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Free roaming: If you’re only in one country for a day – you can get a dedicated global phone with T-Mobile unlimited roaming in 120+ countries, although data speeds will be slower than usual (2G).

Block the censors: If you’re in a heavily censored country like China or UAE, you’ll need to pay for a VPN, in order to access blocked sites and services (Facebook / Google / Instagram / Snapchat). If you’re anywhere outside of your home country and you want to use territory restricted content and services like Netflix, you’ll need a VPN to “fake” your location. I use Astrill. It’s also useful for keeping your devices secure when using public wifi.

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Hand delivered: Some companies offer VPN ready MiFi delivery in a cute lunchbox delivered to your hotel for countries like China.

Offline Maps – Most map apps provide offline options – so download large chunks of map data at the hotel for later use. In my experience, Google Maps is generally more reliable for directions than Apple Maps, and offers more features.

Stay productive:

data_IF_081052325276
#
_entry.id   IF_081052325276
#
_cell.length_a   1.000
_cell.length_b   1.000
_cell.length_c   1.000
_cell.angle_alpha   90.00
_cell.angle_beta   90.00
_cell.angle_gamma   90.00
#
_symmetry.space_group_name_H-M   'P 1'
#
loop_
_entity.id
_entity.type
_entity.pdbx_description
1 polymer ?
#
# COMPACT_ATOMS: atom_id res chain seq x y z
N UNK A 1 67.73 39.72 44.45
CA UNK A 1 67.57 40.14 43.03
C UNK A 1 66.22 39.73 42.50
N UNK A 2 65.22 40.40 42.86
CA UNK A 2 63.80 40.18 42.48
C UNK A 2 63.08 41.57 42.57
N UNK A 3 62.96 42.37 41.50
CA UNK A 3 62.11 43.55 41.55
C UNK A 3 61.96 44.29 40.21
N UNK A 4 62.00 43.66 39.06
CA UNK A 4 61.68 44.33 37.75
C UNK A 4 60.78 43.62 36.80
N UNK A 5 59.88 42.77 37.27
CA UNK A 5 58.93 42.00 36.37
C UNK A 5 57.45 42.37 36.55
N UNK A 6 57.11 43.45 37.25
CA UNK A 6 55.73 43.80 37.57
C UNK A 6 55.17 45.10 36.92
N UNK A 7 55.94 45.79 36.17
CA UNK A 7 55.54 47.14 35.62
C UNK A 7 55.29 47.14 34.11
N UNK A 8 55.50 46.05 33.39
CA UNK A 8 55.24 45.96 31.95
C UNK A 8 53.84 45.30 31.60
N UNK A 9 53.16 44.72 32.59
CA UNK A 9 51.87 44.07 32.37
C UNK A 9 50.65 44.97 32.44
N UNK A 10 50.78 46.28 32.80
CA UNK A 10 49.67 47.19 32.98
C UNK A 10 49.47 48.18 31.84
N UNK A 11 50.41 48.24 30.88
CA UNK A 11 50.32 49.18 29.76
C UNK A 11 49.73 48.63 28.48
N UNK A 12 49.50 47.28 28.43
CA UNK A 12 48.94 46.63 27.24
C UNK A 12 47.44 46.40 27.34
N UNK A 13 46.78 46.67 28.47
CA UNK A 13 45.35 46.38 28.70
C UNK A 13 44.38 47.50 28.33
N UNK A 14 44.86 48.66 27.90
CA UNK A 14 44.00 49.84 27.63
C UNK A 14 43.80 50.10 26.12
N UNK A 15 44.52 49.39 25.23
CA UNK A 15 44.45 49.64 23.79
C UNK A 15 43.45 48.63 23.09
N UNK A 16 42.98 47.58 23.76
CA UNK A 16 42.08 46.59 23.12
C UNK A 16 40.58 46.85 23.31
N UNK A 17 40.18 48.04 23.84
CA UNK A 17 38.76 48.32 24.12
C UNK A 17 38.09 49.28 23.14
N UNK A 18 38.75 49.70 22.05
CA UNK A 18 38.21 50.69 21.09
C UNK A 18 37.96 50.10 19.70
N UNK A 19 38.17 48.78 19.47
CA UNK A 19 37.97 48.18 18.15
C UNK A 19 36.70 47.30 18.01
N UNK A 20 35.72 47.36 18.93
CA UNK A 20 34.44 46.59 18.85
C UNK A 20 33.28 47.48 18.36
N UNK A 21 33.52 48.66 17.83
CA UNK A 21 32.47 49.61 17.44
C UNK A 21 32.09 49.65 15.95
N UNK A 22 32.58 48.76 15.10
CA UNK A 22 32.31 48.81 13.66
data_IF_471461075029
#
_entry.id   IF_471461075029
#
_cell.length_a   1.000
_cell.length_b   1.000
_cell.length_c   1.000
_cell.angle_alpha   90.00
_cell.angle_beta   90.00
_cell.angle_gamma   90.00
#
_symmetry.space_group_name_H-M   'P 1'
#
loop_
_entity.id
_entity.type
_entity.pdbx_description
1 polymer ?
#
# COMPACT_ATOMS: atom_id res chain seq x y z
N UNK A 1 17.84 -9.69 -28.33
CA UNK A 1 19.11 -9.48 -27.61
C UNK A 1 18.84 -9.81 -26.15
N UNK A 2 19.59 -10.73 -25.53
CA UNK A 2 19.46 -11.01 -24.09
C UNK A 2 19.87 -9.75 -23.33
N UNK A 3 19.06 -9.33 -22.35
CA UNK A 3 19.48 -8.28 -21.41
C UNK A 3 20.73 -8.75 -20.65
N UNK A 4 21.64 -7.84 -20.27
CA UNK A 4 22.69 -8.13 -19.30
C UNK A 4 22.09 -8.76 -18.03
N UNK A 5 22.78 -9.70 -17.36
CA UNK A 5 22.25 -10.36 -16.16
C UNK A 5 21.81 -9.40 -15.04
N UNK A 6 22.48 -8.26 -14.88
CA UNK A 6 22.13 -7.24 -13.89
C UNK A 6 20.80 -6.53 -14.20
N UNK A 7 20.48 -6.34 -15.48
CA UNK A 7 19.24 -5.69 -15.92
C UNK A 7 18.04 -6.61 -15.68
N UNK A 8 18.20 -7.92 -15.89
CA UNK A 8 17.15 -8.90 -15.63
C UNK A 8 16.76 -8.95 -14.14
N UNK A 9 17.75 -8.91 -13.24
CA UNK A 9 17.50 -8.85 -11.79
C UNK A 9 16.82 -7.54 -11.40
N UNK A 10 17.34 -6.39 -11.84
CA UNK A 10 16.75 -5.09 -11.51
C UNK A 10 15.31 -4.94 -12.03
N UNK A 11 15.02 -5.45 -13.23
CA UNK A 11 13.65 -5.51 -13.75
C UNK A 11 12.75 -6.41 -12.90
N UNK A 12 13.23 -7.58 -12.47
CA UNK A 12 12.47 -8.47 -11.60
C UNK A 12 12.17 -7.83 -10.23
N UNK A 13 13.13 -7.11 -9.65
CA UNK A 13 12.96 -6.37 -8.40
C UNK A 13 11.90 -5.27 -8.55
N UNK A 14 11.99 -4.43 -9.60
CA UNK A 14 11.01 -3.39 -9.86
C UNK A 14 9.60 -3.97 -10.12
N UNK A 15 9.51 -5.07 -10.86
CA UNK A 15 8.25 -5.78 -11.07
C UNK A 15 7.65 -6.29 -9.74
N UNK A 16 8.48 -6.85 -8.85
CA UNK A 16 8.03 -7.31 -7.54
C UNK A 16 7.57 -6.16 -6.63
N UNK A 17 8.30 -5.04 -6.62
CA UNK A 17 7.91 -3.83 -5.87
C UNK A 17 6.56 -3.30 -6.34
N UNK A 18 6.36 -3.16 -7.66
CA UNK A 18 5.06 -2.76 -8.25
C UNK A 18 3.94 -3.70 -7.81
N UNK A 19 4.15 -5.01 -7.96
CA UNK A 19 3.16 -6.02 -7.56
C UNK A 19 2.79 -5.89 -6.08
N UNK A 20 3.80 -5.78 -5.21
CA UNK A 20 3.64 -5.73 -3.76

Mic and keys: Bring a mobile keyboard – I love the CME Xkey 25. It’s super lightweight and feels great. I also bring a Blue Snowball mic to do my podcast. It has a built-in pop filter and stand, so there’s no need for attachments. The downside is that airport security usually thinks it’s a weapon.

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Bring a mini-mouse: trackpads are great, but nothing beats a mouse.

Block out airplane noise and crying babies with custom IEMs (In Ear Monitors) or Bose QR25 noise reduction headphones. My new favorite is the wireless Bose QC30 headphones – crank up the pink noise to drown ’em out.

Bring an iPad and fill it with books and movies downloaded from Netflix and Amazon Prime, so you to on’t need rely on an airplane screen for entertainment

Stock your phone w/ offline music from Spotify, podcasts, and audio books. This is how I stay sane in traffic and customs lines.

Skip the line by purchasing TSA PreClearGlobal Entry, and Nexus passes depending on what country you are from. It’s well worth the money and saves you hours every trip, but will only work on your return trip or with certain countries.

Scooters! You might get some looks riding this, but the Micro Scooter is a major time saver and makes airports much more fun. It’s only really practical for weekend trips because of limited space.

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Remote signatures: Use Docusign to sign your contracts from any devices. A total game-changer

Hire specialized agencies to sort out your visas. Visa offices are a nightmare and a waste of time.

Call it: save on voice calls with WhatsApp and Skype Credit to call cell numbers or landlines when your contacts don’t have wifi handy